Friday, August 07, 2009

Interlude - Cheap(er) Spatial

In the previous post, I mentioned the cost of the Spatial option. There is a way to both decrease the cost and increase performance of the geocoding. I thought that would grab your attention.

The secret to improving performance is too precompute the answers. That is, work out the geocode for every street and cross street. I'll cover that in the coming posts.

The secret to reducing cost is Oracle Personal Edition. In the licensing guide, "Personal Edition includes all of the components that are included with Enterprise Edition, as well as all of the options that are available with Enterprise Edition". This is distinct from the Enterprise Edition wording which states that it "can be further enhanced with the purchase of the options". My emphasis. So you get Spatial free with Personal Edition.

Personal Edition is normally $460 according to the Oracle Store. That's for a perpetual license though. If you only wanted to do a one-off job, or just reduce your startup costs, it has the option of a one year license for $92 (though support would double that). And, for reasons I can't even guess at, Personal Edition only runs on Windows so you may have to add a Windows license to that.

Of course, with Personal Edition you do have to be very careful that only one person uses it, so this is best suited to an environment with one off processing, or where a bunch of data can be imported, processed and extracted as part of a daily or weekly batch by the license holder.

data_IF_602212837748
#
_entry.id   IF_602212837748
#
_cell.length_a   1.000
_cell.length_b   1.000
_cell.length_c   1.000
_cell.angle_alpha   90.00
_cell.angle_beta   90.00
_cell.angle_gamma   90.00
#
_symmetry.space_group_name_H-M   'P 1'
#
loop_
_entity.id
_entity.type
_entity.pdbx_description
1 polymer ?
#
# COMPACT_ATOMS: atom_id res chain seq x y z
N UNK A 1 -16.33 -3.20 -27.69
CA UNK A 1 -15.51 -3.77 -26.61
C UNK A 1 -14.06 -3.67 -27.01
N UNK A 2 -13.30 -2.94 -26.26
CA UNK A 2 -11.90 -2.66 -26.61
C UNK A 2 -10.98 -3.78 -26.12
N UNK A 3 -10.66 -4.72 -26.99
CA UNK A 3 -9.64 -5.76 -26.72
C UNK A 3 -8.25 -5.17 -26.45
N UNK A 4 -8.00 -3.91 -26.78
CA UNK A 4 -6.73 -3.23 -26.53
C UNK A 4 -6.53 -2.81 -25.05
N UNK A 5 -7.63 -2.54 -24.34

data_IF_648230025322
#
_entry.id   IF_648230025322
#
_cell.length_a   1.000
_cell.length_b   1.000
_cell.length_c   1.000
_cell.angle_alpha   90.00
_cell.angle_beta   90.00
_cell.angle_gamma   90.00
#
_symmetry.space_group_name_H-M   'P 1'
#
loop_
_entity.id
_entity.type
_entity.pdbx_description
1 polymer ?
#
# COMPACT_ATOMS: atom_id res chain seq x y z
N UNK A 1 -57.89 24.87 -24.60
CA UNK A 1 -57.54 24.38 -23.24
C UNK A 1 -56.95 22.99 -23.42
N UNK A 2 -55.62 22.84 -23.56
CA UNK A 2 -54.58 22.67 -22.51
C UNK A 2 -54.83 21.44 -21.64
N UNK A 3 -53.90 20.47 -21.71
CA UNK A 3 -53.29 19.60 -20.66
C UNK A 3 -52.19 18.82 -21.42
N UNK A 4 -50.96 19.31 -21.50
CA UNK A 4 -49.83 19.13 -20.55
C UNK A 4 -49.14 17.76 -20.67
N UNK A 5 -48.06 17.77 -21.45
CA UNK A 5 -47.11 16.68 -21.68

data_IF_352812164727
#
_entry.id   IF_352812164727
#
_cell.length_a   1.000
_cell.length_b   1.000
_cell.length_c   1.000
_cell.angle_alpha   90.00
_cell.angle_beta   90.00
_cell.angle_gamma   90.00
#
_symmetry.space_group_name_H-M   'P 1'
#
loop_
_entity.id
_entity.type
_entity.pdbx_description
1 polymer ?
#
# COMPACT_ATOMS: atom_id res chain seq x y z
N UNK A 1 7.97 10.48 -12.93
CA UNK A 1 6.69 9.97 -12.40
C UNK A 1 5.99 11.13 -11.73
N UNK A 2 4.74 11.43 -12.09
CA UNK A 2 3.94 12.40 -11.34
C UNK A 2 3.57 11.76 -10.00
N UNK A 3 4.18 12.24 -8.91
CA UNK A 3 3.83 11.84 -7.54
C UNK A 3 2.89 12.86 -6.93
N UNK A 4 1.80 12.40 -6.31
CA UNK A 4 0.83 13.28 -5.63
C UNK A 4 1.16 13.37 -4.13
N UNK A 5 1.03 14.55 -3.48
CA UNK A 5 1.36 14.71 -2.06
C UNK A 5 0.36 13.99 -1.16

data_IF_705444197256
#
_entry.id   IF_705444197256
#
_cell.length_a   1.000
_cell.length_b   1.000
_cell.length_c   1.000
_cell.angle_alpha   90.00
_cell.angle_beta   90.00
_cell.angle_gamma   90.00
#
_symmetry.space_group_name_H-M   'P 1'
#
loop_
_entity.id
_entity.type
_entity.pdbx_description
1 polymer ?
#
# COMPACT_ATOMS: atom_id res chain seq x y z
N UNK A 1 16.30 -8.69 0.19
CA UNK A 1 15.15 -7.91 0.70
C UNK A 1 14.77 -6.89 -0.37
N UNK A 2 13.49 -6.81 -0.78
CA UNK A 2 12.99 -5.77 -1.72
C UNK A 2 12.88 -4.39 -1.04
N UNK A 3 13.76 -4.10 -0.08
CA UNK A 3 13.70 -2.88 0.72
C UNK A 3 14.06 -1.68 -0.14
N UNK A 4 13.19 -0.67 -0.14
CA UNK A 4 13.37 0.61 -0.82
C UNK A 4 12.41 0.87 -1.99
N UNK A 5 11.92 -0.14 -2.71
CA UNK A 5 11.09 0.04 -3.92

Wednesday, August 05, 2009

I can see my house ... Part 3 - Sax and the Cities

In the previous post in the series, I mentioned trying to work with the raw OSM file from OpenStreetMap. If you could do this, it would remove the 'dependency' on the extracts from CloudMade.


But it isn't easy. The OSM format is XML. But that isn't my problem with it. Yes, XML is verbose and that makes the files big (about 1GB for Australia). I actually think XML is appropriate for this sort of data interchange requirement, as people will be interested in various slices of it and new bits will need adding on as time goes on.

No, what I object to is that practically everything that isn't a reference to a longitude/latitude is a key/value 'tag' element. While I don't like it, I do understand the reason for it given in the FAQ

"Imposing too many rules on them would reduce mapping from a fun and creative activity to a dull and boring data collection task. We give our data away for free, and if our users need more structure, they can convert our data to match their needs."

At this stage in the project, I agree that data volume outweighs data structure. However I suspect (and hope) there will come a time when the project matures to point where more structure is imposed.